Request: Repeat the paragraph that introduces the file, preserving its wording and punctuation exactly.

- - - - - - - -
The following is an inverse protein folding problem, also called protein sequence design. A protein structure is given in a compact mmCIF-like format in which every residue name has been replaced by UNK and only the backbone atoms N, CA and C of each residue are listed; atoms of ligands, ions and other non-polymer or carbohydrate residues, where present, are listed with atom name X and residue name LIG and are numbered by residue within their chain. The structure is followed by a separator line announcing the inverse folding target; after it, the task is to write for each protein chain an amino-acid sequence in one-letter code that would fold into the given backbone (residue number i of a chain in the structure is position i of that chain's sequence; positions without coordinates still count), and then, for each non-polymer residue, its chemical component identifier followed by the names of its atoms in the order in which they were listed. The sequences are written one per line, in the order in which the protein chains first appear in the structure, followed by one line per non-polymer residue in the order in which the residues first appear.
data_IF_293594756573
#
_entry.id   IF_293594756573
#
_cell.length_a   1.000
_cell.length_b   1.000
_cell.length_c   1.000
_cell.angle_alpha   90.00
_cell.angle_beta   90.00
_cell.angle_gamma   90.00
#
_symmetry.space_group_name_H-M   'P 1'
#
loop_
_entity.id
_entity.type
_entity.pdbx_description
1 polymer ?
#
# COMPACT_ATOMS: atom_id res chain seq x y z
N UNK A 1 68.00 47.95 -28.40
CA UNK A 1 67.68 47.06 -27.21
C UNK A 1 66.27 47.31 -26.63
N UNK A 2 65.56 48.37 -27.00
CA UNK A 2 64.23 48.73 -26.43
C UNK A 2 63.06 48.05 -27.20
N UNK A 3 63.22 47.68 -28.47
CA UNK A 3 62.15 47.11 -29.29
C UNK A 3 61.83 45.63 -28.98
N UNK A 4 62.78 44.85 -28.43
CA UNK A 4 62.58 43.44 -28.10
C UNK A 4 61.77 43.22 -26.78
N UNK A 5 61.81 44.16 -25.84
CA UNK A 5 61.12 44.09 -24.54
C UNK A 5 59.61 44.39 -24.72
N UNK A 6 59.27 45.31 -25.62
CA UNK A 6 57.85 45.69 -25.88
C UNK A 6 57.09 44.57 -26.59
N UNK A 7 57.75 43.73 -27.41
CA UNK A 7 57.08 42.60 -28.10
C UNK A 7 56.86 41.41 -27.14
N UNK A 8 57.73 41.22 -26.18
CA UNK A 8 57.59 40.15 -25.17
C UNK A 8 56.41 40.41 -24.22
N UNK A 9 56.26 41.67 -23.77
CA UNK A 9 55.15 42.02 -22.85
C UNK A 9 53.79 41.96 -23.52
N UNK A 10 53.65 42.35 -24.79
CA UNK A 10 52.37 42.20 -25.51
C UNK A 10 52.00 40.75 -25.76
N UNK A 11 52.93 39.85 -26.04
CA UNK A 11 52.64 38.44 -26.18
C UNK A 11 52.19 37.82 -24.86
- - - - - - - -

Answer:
The following is an inverse protein folding problem, also called protein sequence design. A protein structure is given in a compact mmCIF-like format in which every residue name has been replaced by UNK and only the backbone atoms N, CA and C of each residue are listed; atoms of ligands, ions and other non-polymer or carbohydrate residues, where present, are listed with atom name X and residue name LIG and are numbered by residue within their chain. The structure is followed by a separator line announcing the inverse folding target; after it, the task is to write for each protein chain an amino-acid sequence in one-letter code that would fold into the given backbone (residue number i of a chain in the structure is position i of that chain's sequence; positions without coordinates still count), and then, for each non-polymer residue, its chemical component identifier followed by the names of its atoms in the order in which they were listed. The sequences are written one per line, in the order in which the protein chains first appear in the structure, followed by one line per non-polymer residue in the order in which the residues first appear.